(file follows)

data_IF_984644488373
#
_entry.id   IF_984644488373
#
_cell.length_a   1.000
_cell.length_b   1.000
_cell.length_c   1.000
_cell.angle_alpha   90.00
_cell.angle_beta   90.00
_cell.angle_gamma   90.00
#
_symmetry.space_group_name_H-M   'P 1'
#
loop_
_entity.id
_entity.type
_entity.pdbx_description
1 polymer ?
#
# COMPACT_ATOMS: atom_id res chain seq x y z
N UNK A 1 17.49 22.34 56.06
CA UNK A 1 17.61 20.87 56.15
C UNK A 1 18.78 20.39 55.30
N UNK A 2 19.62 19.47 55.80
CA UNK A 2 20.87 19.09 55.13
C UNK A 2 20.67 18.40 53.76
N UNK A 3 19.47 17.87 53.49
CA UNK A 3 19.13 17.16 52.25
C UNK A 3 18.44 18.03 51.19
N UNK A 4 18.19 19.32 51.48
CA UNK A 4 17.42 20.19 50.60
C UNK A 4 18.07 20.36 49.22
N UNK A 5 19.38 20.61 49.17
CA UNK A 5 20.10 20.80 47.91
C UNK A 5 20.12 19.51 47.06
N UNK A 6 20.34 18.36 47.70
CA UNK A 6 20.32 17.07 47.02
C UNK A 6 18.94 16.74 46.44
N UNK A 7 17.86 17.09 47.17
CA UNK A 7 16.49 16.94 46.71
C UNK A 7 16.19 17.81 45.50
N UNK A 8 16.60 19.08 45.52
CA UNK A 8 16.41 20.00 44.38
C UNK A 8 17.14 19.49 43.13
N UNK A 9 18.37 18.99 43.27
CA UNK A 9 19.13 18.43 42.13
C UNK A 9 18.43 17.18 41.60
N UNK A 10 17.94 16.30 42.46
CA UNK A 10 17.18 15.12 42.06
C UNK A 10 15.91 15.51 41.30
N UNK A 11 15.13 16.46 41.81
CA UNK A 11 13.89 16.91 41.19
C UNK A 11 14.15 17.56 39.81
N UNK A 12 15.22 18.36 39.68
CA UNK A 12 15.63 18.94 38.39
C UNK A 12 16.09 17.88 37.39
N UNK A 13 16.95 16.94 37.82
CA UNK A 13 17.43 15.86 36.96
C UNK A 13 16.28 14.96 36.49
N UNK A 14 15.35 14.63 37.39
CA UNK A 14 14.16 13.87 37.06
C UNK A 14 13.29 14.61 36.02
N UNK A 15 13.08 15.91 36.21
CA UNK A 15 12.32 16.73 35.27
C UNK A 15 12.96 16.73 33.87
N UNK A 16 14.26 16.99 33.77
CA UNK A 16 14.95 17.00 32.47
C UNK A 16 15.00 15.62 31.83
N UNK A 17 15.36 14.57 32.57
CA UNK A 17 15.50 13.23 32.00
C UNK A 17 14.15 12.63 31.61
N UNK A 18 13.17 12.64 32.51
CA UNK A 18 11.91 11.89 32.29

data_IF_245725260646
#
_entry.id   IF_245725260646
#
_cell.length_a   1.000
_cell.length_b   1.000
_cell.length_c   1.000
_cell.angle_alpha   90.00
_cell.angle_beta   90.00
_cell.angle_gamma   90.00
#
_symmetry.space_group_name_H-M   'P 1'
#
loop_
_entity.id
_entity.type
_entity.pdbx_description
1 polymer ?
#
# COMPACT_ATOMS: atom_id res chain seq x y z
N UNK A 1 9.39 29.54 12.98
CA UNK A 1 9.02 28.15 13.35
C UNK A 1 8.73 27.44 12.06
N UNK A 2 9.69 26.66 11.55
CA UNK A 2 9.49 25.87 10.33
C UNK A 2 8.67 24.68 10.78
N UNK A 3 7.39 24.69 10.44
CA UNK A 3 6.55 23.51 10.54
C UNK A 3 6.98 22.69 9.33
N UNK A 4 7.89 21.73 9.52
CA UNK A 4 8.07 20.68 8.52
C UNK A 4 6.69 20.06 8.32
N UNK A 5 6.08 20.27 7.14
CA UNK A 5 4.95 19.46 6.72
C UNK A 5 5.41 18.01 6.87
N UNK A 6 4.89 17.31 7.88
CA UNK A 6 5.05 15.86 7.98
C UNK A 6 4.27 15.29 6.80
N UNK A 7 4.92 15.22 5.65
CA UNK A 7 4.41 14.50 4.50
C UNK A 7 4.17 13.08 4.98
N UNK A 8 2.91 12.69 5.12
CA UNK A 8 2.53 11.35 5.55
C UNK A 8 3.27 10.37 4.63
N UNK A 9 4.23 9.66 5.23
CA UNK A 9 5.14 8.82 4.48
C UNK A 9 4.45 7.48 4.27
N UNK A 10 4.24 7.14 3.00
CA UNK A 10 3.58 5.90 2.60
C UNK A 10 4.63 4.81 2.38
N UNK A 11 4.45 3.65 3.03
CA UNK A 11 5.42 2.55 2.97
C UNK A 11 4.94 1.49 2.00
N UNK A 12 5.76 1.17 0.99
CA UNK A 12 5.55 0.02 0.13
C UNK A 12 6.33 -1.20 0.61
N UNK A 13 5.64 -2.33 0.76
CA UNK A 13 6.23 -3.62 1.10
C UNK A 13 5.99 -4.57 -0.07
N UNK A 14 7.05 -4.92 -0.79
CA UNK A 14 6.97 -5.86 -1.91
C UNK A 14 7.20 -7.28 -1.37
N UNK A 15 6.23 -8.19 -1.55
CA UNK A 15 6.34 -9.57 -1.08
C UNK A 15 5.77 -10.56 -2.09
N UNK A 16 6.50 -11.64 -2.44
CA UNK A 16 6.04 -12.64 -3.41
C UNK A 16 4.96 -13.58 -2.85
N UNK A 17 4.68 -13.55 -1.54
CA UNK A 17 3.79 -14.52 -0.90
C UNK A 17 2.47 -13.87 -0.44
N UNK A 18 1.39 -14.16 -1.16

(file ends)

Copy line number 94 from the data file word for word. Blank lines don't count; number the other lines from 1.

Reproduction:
N UNK A 1 9.39 29.54 12.98